In 2009, an Australian Marie Stopes Clinic provider was found guilty of unprofessional conduct for failing to obtain consent before performing a late-term abortion on an intellectually disabled woman who was raped by her father. This same clinic was the site of a botched abortion death in 2011. (8)
There are many other such stories reported in every country where abortion is legal.
Listen to the story of Miss ‘C’
Miss C’, a young Irish girl, became pregnant following a brutal rape in 1997. She had been taken into care to protect her from the rapist, but social workers then insisted that she should have an abortion. When her parents opposed the abortion they became the subject of a vicious media campaign. Leading abortion campaigners used the case to demand the legalisation of abortion in Ireland. ‘Miss C‘s’ baby was aborted in a clinic in Britain. But then, twelve years later, ‘Miss C‘ spoke out. She told the Pat Kenny Show on RTÉ radio in July 2009 that she had never requested an abortion, and that she had wanted her baby to be given up for adoption. ‘I woke up … and I asked for the baby and they told me there was no baby,’ she said. ‘To this day I’m still suffering. I went to get a death certificate done for the baby. I named her Shannon”
Once ‘Miss C‘ had spoken out, she was immediately treated in a hostile way or ignored by abortion campaigners. She didn’t suit their agenda anymore. She told the Irish Independent in 2013 that: “My name – the C-case girl – is brought up on radio and TV all the time these days as if I’m an ad for abortion … but, for me, it has been harder to deal with than the rape.
“It only really hits you after you have children. You never forget your missing baby. It plays on your mind every day” she said. (3)
The voices of children conceived in rape are almost never heard. Rebecca Kiessling has founded a support group to make their voices heard and to pay tribute to the brave women who gave them life.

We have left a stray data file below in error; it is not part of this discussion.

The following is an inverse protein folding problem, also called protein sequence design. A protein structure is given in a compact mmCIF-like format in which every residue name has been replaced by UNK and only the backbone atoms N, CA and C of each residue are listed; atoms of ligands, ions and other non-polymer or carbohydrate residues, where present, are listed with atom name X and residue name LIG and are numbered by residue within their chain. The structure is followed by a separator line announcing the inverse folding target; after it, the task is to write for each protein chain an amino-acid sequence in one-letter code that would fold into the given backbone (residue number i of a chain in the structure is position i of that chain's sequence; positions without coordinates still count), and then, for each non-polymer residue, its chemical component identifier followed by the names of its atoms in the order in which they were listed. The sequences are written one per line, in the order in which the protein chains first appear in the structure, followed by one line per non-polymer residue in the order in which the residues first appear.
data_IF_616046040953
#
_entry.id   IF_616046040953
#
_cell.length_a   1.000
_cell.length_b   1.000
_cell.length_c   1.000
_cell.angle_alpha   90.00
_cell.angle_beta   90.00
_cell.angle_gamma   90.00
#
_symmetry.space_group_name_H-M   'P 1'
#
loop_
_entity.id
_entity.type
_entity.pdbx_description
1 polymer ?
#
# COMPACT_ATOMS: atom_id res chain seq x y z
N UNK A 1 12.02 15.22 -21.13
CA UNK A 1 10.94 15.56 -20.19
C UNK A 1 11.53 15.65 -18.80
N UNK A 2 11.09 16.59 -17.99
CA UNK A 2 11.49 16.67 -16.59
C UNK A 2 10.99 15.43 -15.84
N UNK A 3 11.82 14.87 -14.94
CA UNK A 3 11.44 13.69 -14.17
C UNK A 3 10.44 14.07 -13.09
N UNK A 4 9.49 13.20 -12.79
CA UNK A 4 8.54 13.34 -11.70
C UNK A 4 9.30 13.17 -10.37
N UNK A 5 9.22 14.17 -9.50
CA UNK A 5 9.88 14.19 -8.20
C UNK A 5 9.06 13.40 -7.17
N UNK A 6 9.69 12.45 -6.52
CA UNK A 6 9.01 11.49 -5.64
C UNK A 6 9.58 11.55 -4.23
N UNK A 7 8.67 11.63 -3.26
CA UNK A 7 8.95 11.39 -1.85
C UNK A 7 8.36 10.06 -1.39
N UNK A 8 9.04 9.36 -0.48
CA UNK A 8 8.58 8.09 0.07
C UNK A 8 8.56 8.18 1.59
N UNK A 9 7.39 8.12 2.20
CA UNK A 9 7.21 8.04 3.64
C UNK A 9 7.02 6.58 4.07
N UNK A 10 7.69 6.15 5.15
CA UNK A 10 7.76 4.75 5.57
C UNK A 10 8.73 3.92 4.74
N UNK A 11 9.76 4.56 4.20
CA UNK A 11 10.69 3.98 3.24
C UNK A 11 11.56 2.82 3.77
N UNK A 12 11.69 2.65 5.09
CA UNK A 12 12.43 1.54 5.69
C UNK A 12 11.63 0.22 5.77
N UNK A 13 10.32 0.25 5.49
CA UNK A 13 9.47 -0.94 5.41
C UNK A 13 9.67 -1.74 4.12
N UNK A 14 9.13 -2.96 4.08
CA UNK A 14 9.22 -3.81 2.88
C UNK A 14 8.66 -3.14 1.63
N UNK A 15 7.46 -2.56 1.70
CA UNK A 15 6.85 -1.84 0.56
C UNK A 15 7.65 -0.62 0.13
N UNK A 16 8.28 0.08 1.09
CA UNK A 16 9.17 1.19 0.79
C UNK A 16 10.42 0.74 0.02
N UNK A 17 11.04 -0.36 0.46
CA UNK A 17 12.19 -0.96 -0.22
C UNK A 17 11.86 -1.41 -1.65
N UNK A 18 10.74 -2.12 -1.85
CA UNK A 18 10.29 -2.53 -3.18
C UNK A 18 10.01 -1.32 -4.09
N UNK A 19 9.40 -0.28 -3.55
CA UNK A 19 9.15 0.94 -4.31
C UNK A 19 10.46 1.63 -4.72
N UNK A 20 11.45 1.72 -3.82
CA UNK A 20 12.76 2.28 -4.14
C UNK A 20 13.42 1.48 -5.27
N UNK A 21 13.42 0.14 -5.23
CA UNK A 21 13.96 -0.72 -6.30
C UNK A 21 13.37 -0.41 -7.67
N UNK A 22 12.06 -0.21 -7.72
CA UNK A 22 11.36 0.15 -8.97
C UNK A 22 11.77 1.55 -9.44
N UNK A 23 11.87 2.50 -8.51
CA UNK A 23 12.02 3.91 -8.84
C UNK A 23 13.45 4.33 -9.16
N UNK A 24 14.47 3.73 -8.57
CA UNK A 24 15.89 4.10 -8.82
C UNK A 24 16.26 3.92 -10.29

“Have you ever considered how really insulting it is to say to someone, ‘I think your mother should have been able to abort you’?” she says. “It’s like saying, ‘If I had my way, you’d be dead right now.’ And that is the reality with which I live every time someone says they are pro-choice or pro-life ‘except in cases of rape’ because I absolutely would have been aborted if it had been legal when I was an unborn child, and I can tell you that it hurts.” (http://www.rebeccakiessling.com/)
Some women raise a baby conceived in rape
Women who have given birth to babies conceived in rape are also speaking out. Elizabeth Cameron is a primary teacher. She is raising her daughter Pheobe, conceived through rape.
“Everyone, save for mum, thought I should have an abortion,” she says. “My dad even made an appointment at the clinic, and they showed me the little blob on the scan, I presume, to convince me that it was just a mass of cells and the whole thing would be over quickly. But I couldn’t go through with it. At school, my friends – most of whom didn’t even know about the rape – couldn’t understand why anyone my age would want to have a baby rather than an abortion. And the few I did tell were even more horrified that I would want to go through with the birth. But I did. And I don’t regret it for a moment. Every time I look at Phoebe, I know I made the right decision. I never wanted to end my baby’s life just because of how she came to be.” (Daily Mail, August 9, ’08).
(1) Rape Crisis Network Ireland, 2010 National Rape Crisis Statistics and Annual Report, pp. 53-54. http://www.rcni.ie/uploads/RCNINationalRapeCrisisStatisticsAndAnnualReport2010.pdf
(2) Sandra Mahkorn, ‘Pregnancy and Sexual Assault,’ The Psychological Aspects of Abortion, eds. Mall & Watts, (Washington, D.C.: University Publications of America, 1979), 55-69 5.
(3) http://www.independent.ie/lifestyle/health/ccase-mum-i-grieve-for-my-lost-baby-every-day-29241584.html ALSO see Pat Kenny show
(4) (Fergusson DM et. al., “Abortion and mental health disorders: evidence from a 30-year longitudinal study,” The British Journal of Psychiatry, 193: 444-451, 2008.)
(5) Anne Morse, ‘Telling the Rape Victim’s Story,’ National Review Online, 17 May 2007 http://www.nationalreview.com/articles/220980/telling-rape-victims-story/anne-morse#
(8) The Age, 21 December 2011, http://www.theage.com.au/victo...